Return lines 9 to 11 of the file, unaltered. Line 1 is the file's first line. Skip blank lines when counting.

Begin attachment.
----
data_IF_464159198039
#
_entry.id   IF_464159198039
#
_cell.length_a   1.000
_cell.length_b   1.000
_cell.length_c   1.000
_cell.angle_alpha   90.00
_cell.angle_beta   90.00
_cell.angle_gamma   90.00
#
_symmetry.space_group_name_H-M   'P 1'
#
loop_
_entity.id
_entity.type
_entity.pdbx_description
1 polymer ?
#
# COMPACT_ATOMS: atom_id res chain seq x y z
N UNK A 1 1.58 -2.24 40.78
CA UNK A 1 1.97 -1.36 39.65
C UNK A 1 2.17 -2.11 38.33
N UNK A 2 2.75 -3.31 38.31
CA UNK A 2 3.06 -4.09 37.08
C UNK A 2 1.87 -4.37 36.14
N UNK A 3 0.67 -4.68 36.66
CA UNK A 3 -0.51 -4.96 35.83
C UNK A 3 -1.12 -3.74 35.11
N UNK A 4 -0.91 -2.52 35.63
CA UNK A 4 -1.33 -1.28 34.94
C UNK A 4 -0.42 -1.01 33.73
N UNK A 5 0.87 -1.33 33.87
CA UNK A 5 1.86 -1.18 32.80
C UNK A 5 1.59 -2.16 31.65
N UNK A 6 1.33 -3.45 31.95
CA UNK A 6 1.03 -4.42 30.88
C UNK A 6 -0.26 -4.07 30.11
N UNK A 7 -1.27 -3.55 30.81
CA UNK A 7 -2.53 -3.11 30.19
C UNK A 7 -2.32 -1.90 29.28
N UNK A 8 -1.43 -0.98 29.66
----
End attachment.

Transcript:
_cell.angle_beta   90.00
_cell.angle_gamma   90.00
#